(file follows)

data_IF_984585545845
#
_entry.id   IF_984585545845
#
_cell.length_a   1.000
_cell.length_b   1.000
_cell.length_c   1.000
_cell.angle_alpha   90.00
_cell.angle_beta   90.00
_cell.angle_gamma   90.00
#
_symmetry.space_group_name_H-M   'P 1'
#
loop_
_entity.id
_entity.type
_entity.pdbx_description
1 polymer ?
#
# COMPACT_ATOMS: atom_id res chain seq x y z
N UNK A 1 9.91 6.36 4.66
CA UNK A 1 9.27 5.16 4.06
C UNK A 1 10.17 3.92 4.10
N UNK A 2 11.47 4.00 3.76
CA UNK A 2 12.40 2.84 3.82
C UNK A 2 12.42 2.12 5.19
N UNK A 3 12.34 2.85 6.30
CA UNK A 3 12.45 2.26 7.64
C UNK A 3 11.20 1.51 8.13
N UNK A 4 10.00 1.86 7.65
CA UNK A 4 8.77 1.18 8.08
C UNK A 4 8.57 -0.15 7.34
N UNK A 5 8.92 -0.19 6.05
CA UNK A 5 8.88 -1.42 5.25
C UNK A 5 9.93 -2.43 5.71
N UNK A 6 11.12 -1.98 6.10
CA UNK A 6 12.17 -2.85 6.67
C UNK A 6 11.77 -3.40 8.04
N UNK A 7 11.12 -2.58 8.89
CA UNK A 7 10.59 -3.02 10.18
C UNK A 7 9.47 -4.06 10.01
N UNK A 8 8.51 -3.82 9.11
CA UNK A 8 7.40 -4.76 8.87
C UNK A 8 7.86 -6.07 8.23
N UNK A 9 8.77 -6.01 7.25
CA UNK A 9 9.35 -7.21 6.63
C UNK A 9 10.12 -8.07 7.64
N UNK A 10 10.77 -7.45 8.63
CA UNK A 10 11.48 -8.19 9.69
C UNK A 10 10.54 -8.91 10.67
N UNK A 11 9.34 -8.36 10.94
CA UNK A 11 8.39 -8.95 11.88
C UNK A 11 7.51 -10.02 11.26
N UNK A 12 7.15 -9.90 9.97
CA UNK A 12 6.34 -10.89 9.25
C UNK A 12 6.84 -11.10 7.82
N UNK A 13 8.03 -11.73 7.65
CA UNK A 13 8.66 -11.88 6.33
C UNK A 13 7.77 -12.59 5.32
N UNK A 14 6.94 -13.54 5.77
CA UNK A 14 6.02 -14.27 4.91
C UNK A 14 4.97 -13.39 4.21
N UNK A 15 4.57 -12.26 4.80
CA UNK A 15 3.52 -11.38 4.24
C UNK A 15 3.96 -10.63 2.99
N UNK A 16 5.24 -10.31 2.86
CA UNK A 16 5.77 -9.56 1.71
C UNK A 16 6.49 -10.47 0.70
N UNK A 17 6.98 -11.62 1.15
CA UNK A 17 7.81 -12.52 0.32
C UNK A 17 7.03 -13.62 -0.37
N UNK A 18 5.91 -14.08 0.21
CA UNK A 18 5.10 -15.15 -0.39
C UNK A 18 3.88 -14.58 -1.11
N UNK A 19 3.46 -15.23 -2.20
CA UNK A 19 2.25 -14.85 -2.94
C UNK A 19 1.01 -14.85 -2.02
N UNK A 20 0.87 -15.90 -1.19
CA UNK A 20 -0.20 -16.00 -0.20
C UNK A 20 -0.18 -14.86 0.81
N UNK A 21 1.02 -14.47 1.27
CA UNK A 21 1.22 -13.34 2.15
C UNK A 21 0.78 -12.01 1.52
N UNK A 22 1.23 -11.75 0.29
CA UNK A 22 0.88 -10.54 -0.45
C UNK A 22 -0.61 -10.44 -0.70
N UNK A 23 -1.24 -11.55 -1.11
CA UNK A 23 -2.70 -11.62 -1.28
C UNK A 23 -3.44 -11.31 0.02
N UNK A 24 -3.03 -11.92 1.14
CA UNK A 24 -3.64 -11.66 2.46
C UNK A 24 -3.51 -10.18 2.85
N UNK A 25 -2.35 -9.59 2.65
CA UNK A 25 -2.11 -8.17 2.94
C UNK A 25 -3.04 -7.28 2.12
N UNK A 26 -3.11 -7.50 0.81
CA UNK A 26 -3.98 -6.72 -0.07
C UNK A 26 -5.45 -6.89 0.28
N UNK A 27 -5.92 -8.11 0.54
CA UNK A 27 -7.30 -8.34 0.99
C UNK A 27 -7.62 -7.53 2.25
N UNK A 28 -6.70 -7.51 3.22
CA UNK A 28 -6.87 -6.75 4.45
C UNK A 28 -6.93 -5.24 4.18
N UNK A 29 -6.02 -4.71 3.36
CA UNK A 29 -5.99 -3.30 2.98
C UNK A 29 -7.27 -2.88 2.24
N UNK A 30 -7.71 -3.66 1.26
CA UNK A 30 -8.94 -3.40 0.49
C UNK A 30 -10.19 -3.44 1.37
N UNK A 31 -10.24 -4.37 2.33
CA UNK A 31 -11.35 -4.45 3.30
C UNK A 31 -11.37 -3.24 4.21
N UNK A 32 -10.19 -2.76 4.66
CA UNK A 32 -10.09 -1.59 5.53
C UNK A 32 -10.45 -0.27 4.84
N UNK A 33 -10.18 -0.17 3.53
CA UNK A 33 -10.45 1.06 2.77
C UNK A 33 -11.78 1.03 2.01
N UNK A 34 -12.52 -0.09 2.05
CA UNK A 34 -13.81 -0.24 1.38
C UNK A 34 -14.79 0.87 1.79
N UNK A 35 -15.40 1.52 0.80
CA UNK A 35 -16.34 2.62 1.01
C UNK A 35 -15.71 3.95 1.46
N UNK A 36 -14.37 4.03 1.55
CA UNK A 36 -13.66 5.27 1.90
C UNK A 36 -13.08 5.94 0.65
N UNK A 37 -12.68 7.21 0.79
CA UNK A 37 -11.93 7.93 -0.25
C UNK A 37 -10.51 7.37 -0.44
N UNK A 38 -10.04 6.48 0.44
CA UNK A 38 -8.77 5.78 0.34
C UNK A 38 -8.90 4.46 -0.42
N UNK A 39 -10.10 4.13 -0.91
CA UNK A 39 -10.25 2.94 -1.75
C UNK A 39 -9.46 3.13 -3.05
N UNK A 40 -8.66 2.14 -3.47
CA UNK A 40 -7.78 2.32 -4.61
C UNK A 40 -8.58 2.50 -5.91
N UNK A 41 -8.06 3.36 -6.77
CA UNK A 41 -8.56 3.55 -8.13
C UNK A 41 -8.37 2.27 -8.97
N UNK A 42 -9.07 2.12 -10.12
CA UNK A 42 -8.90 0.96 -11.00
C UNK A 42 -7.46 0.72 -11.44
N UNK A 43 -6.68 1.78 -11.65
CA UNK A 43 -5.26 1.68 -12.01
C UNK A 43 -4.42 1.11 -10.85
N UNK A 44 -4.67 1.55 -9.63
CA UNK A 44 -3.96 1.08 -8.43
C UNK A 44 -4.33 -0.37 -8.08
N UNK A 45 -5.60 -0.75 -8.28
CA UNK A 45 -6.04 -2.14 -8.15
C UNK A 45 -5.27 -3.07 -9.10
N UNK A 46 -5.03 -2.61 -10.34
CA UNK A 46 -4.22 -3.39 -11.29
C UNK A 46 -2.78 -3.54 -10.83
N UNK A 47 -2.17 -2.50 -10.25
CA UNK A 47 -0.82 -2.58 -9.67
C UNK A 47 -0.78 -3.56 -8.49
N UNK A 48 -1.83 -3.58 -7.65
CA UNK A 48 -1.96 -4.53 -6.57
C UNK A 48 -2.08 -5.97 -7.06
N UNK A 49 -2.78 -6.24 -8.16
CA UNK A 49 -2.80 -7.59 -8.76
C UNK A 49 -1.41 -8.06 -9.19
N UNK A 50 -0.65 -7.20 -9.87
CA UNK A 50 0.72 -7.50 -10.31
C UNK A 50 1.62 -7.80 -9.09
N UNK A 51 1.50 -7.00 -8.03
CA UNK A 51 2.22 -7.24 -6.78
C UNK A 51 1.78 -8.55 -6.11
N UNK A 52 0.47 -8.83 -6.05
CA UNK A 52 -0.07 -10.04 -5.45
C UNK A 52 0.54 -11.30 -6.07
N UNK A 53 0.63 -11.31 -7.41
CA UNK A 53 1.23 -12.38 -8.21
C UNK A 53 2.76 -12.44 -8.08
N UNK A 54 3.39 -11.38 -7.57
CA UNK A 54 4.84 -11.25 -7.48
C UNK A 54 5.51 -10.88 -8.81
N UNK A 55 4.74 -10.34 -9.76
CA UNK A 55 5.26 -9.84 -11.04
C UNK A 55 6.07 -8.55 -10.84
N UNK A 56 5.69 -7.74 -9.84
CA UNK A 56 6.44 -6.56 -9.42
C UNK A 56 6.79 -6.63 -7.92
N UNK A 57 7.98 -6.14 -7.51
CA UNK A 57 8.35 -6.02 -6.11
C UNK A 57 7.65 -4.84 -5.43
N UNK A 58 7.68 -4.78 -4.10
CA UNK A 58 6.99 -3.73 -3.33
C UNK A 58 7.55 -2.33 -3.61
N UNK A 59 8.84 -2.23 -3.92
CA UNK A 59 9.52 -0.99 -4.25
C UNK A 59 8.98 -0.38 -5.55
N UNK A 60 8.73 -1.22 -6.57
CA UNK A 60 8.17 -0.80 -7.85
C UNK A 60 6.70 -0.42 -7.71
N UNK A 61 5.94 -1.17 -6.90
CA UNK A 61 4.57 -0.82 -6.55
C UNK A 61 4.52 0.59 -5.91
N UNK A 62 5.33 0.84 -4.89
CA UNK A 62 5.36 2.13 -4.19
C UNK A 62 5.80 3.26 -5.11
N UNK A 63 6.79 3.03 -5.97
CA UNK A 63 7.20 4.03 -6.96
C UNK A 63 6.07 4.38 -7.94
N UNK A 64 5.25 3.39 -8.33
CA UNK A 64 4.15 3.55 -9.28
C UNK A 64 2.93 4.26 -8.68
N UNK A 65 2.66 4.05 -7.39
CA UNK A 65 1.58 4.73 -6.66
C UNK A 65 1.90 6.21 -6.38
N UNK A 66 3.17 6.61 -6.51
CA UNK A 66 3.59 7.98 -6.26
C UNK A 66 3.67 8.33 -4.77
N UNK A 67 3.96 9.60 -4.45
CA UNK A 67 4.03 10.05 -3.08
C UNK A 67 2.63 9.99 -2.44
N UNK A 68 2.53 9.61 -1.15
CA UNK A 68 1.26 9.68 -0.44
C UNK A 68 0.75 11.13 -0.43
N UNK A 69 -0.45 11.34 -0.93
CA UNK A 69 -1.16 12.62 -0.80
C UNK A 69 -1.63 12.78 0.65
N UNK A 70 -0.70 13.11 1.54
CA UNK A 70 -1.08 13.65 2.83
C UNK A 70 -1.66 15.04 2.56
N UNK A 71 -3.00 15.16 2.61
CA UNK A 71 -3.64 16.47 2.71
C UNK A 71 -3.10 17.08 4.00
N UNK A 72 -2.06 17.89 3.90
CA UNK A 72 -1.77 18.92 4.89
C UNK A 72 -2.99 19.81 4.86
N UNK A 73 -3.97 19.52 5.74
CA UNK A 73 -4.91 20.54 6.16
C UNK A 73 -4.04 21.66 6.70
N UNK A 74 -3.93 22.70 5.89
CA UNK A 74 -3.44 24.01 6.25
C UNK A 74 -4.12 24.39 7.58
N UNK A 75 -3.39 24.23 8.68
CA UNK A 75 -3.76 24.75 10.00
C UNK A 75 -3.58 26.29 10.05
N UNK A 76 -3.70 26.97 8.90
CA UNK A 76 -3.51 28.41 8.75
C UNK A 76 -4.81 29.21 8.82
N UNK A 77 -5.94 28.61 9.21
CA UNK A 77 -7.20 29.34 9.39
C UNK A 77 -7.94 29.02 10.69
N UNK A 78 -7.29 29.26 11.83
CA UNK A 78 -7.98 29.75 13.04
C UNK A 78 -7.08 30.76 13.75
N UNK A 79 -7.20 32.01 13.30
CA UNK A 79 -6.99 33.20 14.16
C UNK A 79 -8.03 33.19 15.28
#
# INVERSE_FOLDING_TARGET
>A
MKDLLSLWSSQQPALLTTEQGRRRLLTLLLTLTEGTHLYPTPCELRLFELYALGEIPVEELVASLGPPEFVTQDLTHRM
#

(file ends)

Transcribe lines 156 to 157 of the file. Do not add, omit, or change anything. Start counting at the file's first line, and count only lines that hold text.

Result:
N UNK A 46 -5.03 -2.61 -10.34
CA UNK A 46 -4.22 -3.39 -11.29